There could perhaps be intrigue in the fifth starter battle. If everyone stays healthy and nobody is traded, it will come down to Marco Gonzales or Chris Flexen. Last season when the decision had to be made following the trade for Luis Castillo, it was determined that Flexen would be the better fit in the pen. That decision was made late in the season. Could it be different at the start?

Mariners Pitching Notebook: No WBC for Castillo; Gilbert, Kirby plans

If there is an injury, would the door to compete for a rotation spot be opened for a young player? If everyone is healthy, the path to the big leagues for prospects like Bryce Miller or Taylor Dollard would be more likely through the bullpen. Would things be different if there was an opportunity – and roster spot – made available by another starter on the injured list? Not what you want to see, but something to look for should the need arise.

As for the bench, the biggest question will be who platoons with AJ Pollock in left – Jarred Kelenic or Taylor Trammell? Both players drew high praise Wednesday from Dipoto and general manager Justin Hollander for their offseason work, with Kelenic working with a coach in California and Trammell at Driveline here in the Seattle area.

“Jarred Kelenic’s always worked really hard,” Hollander said.”That’s one of the things that always has given us belief that there’s a corner to turn and he’ll turn it, that his work ethic, his desire to be great is second to none. We are really seeing the fruition of that this offseason. We really think he’s in a good spot. His offseason couldn’t have gone better in our eyes.”

M’s GM Hollander: Why ‘runway’ for growing players is key for Seattle

The Mariners are particularly excited by recent biometric evaluations of Kelenic’s mechanicsm saying he tested “through the roof” in Arizona. They are also happy with the work Trammell has put in at Driveline, with Dipoto noting that of the Mariners players who went there this winter, Trammell was the most consistent. Both are seen as a good fit for the platoon.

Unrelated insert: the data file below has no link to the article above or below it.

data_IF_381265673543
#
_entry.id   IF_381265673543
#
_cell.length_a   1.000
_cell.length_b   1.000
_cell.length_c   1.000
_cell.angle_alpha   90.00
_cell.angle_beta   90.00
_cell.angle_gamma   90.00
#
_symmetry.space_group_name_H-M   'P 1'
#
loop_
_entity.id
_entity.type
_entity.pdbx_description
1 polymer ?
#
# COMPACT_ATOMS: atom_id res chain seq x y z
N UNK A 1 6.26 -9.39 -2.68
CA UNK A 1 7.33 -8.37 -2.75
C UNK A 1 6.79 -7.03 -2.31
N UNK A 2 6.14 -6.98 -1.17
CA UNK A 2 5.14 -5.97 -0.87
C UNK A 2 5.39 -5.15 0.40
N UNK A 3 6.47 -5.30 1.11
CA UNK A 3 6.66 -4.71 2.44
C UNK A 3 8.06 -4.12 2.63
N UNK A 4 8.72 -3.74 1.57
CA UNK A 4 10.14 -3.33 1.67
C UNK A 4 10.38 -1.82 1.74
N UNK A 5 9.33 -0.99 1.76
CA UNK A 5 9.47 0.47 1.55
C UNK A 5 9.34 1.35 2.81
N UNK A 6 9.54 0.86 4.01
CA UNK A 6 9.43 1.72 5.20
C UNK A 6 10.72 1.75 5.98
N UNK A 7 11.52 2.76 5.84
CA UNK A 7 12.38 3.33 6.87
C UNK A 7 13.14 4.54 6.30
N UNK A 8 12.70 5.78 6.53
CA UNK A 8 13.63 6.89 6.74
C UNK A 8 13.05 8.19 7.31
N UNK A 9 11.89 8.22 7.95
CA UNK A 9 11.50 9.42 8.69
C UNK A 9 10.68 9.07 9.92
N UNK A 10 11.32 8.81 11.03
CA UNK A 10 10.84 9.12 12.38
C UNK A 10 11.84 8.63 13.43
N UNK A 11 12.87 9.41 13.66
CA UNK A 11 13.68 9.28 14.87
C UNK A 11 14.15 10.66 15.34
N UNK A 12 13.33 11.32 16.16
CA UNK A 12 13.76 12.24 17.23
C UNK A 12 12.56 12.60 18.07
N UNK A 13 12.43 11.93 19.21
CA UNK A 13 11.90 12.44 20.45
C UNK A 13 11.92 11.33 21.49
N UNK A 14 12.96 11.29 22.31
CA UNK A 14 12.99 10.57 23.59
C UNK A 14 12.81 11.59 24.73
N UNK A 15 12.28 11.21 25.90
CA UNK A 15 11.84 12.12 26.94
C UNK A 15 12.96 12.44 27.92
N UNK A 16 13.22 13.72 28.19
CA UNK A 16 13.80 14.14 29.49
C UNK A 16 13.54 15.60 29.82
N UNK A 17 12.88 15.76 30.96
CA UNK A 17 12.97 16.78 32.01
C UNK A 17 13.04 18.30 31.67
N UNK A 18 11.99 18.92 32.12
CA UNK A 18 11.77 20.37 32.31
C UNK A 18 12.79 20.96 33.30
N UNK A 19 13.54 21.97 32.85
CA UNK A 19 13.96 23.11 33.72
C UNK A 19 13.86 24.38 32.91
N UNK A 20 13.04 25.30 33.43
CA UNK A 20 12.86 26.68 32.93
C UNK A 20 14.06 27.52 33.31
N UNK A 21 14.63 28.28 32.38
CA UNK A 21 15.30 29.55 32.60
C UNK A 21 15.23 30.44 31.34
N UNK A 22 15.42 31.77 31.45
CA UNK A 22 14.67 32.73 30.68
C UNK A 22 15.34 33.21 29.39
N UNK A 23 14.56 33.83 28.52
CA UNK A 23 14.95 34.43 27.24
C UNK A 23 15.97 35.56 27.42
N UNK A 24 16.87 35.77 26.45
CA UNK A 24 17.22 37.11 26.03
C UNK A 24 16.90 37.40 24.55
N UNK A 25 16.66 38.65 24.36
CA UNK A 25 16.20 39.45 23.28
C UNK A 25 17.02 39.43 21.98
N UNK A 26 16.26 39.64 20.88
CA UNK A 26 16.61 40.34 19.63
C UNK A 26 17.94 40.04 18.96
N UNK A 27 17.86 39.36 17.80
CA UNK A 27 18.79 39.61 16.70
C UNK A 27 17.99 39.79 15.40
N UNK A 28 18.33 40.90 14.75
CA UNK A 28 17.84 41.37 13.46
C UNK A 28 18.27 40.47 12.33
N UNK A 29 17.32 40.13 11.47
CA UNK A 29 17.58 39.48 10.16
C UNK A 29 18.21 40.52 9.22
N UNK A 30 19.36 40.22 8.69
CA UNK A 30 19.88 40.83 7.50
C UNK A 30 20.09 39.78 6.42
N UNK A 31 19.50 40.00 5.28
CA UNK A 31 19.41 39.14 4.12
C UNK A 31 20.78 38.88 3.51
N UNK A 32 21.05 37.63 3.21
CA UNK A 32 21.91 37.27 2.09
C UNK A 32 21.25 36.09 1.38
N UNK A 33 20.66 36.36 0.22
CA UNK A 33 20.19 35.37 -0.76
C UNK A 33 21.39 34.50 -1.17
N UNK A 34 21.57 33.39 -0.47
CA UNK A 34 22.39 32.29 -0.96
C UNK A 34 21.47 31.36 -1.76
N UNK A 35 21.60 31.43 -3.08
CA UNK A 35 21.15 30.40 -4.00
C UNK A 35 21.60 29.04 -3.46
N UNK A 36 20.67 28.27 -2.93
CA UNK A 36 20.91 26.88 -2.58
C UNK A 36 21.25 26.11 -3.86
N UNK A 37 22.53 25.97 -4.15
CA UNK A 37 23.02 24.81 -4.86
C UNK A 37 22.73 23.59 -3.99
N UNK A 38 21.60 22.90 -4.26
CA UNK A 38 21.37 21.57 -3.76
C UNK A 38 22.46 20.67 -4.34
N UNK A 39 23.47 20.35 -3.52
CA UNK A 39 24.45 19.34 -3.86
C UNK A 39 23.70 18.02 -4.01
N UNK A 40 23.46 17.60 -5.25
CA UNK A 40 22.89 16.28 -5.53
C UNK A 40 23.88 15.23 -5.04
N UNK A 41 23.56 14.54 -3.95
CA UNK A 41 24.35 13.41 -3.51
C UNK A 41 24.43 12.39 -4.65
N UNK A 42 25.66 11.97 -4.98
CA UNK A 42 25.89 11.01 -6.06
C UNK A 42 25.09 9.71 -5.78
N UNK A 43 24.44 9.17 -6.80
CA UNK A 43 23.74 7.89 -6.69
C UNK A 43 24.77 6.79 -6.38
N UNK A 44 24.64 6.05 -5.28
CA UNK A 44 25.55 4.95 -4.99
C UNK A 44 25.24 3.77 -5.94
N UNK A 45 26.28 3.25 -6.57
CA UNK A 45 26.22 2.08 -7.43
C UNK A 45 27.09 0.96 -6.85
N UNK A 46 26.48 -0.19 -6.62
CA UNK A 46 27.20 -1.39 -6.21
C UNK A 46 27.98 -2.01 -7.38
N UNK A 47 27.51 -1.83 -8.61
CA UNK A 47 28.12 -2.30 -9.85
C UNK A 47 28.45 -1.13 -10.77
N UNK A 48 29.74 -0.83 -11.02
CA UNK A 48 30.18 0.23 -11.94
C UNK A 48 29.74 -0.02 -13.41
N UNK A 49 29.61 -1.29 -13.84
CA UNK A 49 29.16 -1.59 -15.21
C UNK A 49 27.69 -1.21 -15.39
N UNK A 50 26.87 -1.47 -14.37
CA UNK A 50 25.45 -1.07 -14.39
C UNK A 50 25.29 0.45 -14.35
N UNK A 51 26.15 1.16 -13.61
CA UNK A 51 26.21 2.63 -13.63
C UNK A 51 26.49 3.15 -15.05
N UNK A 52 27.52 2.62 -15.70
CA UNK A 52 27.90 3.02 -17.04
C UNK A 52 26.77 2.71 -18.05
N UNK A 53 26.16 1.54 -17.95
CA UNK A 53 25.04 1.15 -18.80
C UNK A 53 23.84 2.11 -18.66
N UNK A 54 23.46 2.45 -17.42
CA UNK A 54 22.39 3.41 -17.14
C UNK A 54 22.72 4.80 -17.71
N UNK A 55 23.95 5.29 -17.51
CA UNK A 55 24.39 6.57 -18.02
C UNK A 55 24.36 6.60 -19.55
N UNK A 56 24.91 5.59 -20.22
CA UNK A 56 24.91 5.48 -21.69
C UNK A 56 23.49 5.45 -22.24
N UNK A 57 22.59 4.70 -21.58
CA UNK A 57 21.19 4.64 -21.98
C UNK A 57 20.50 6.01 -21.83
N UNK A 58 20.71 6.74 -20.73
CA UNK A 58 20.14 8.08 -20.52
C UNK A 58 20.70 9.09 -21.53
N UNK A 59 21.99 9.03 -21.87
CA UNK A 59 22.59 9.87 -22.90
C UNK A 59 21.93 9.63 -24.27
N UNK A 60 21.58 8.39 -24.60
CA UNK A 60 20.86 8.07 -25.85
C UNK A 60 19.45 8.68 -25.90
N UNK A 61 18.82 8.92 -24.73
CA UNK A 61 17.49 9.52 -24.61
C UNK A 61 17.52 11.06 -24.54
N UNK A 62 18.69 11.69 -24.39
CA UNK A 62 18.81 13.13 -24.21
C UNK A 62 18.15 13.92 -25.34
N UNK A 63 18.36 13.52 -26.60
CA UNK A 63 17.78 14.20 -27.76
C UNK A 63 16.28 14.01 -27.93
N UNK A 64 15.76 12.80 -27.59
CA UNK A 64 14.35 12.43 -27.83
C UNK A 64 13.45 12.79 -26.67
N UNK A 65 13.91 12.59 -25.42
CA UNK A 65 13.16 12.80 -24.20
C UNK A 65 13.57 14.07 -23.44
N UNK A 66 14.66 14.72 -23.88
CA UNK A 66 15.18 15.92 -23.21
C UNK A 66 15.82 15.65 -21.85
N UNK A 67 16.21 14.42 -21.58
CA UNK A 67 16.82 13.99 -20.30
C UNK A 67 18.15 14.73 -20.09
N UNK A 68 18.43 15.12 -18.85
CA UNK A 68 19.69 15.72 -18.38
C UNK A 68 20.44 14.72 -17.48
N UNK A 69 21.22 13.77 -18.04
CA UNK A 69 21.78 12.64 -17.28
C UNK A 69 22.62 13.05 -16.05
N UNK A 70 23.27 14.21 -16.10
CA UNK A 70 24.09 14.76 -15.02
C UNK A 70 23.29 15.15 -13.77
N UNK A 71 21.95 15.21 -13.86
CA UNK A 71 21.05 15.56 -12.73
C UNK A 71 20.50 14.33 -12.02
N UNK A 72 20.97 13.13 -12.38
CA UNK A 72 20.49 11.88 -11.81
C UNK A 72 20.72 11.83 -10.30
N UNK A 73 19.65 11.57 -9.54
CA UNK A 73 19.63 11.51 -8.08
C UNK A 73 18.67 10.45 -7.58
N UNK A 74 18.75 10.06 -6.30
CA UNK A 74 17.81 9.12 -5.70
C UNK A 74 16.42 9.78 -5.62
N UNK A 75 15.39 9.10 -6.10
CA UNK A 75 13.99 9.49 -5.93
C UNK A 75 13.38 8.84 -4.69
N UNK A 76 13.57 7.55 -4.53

“AJ Pollock is a great additive to both of their skill sets,” said Dipoto. “Taylor has already proven very capable of hitting right-handed pitching in this league and he can play all three of the outfield spots. A pretty good baserunner. Jarred we think is an excellent baserunner, does a great job defensively especially on the corner, can handle center field as well and does damage against right-handed pitching. AJ brings the opposite. He has a ton of experience especially in center and left, really bangs the left-handed pitchers and kind of balances out the young bats from the left side. Together they form what we think should be a pretty formidable matchup and there should be opportunities for one, two or all three to get some DH days along the way.”

This spring will be anything but ordinary with a long list of players leaving for the World Baseball Classic, plus the task of getting adjusted to several rule changes. It is a good year to not have a lot of turnover, but as it is in any spring, there could be surprises along the way. Injuries and trades happen. Under the radar players can make decisions tougher. Whether or not the chips fall where they should when the season starts remains to be seen but for now, but Dipoto believes they have taken steps forward since their final out of 2022.

“We do feel like we got meaningfully better this offseason,” he said. “We are a deeper, more complete team than we were at the end of last season.”

Salk: Patient Mariners are doing things the right way with Jarred Kelenic